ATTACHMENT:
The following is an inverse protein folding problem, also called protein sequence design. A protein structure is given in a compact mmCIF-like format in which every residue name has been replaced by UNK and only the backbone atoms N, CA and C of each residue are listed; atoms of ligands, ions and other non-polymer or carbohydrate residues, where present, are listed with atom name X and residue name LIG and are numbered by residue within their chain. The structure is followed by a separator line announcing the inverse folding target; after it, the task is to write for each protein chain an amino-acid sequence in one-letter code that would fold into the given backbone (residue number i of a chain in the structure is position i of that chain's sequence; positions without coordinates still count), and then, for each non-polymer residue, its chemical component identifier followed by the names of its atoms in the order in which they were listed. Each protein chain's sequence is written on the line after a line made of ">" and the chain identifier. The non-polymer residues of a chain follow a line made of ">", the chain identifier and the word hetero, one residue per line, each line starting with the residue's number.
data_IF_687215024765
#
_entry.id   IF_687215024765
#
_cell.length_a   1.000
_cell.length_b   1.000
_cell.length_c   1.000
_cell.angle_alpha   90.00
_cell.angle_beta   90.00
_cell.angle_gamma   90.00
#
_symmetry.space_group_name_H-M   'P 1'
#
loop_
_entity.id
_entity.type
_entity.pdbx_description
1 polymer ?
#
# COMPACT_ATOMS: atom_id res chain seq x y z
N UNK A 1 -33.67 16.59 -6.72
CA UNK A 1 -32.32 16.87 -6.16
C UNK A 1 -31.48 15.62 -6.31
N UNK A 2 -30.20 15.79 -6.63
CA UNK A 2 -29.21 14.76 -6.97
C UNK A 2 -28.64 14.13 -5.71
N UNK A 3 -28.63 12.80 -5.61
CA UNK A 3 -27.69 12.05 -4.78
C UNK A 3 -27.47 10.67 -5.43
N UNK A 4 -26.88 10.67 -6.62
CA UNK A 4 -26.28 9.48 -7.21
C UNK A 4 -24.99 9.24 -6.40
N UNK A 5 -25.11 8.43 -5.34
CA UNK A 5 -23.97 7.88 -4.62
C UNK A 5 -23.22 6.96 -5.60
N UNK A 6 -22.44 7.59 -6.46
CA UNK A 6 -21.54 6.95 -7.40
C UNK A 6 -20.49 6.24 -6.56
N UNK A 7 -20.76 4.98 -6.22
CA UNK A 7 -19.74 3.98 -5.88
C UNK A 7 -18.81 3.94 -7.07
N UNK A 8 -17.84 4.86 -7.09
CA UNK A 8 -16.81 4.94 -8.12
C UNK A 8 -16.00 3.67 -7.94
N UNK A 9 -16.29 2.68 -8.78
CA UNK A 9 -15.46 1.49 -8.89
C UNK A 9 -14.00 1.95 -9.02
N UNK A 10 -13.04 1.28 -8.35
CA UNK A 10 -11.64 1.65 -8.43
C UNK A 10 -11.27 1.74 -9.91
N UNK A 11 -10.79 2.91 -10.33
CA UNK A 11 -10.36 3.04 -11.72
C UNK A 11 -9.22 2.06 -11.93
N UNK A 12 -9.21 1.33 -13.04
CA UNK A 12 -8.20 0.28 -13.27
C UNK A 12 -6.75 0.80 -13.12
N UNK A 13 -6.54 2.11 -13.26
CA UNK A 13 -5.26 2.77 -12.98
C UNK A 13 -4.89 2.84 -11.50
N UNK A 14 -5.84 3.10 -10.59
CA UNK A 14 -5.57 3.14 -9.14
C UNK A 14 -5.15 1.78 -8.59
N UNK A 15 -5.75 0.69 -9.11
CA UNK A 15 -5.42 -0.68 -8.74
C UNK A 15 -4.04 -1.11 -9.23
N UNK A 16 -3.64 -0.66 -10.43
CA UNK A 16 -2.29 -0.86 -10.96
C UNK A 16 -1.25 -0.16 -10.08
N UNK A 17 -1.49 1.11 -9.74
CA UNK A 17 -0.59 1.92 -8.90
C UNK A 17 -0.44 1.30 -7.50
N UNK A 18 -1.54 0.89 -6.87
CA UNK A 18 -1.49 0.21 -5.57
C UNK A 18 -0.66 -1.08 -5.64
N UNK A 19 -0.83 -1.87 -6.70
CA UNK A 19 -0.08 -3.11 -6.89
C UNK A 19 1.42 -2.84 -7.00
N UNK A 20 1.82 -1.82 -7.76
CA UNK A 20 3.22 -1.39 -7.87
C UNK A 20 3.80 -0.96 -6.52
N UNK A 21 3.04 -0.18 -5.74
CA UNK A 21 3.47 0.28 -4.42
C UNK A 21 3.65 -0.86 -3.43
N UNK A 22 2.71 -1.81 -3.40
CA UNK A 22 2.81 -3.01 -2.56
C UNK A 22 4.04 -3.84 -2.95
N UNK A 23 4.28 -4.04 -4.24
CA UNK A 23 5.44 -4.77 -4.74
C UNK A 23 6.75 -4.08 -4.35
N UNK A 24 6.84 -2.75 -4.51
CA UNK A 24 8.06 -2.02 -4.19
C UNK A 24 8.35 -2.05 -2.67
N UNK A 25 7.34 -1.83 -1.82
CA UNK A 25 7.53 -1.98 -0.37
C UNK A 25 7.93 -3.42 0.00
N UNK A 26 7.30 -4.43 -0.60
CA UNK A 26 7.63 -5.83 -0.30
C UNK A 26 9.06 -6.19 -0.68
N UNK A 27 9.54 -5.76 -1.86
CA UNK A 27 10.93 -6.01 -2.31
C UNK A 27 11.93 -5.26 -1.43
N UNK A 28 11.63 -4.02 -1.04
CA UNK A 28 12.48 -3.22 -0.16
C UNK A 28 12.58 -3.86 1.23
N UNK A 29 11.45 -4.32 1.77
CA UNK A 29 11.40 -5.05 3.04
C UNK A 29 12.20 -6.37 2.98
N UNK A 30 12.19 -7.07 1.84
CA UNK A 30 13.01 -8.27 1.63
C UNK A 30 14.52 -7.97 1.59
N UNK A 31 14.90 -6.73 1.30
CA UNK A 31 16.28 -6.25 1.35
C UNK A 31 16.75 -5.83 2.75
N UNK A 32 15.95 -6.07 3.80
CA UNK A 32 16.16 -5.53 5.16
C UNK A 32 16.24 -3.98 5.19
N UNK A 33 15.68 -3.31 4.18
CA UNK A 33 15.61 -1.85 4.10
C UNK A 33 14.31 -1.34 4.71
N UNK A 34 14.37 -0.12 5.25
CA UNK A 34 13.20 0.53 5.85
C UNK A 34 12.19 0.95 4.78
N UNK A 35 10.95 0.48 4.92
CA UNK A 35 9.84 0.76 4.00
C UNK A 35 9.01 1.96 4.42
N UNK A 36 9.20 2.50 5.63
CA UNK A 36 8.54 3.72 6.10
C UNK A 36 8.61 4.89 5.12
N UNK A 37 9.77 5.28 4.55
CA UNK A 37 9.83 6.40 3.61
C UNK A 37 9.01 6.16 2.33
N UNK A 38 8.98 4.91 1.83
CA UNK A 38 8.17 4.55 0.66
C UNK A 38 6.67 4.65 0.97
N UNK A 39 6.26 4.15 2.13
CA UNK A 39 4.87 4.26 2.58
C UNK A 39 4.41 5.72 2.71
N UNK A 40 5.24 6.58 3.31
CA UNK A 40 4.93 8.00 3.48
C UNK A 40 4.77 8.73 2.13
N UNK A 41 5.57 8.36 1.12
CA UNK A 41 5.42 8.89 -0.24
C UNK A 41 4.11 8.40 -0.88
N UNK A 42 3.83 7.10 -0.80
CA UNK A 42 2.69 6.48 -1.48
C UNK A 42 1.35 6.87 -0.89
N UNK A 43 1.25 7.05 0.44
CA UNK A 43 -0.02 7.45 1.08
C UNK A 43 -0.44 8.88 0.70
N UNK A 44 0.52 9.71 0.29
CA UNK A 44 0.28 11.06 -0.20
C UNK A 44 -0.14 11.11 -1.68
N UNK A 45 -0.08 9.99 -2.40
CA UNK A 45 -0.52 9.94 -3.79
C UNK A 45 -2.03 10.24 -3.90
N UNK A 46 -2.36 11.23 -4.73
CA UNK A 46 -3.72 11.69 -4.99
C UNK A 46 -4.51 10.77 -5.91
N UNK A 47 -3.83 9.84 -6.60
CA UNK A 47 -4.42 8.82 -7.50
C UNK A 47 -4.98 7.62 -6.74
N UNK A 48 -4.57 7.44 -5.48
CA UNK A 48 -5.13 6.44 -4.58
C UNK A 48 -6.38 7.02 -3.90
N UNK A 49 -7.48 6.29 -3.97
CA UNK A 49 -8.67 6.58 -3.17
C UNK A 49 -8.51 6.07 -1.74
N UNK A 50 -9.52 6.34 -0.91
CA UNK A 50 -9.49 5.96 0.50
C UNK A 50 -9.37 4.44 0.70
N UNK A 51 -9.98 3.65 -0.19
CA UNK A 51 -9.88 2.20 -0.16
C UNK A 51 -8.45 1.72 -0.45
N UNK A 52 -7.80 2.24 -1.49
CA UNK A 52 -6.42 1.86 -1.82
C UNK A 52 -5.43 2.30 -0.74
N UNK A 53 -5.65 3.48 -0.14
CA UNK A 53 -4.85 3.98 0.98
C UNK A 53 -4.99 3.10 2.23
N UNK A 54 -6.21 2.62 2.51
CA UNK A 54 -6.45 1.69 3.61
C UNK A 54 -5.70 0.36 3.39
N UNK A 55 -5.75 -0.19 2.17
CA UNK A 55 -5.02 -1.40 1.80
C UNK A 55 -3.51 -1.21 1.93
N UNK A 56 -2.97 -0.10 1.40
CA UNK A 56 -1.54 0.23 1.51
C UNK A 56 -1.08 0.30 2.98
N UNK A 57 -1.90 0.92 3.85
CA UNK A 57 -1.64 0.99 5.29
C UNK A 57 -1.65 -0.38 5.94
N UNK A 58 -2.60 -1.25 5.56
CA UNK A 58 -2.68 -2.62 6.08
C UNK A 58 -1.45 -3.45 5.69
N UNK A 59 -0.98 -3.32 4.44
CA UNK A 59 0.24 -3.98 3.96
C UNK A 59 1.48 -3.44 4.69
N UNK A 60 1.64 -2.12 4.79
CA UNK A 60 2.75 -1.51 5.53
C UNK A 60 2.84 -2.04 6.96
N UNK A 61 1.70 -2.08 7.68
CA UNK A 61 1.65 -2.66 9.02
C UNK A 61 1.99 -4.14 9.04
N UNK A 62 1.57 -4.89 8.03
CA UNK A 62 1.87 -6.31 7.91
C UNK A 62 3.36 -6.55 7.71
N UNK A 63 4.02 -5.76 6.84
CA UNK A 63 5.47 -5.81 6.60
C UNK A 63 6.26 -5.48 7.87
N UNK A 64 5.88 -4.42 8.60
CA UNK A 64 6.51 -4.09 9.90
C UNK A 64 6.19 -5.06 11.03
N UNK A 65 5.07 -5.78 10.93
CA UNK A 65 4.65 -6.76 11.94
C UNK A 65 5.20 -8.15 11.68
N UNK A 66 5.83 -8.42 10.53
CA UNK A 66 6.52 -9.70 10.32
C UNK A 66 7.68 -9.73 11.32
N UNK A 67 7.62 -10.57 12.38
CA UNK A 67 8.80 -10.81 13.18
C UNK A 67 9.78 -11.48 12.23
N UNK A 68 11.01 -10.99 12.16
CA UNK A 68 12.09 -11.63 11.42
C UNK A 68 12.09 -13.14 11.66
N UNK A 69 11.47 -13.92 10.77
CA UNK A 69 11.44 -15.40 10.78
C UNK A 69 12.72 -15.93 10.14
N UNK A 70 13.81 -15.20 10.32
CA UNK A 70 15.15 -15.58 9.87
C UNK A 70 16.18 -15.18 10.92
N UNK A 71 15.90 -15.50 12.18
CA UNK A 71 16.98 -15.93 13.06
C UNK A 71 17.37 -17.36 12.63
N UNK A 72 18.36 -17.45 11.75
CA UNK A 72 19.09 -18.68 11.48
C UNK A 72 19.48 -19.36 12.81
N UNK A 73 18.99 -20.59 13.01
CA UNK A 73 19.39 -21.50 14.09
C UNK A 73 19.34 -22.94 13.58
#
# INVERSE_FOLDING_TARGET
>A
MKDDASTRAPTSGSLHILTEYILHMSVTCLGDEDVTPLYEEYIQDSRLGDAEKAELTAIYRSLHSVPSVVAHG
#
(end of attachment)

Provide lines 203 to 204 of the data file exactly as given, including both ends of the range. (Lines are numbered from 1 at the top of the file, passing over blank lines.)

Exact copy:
CA UNK A 61 1.65 -2.66 9.02
C UNK A 61 1.99 -4.14 9.04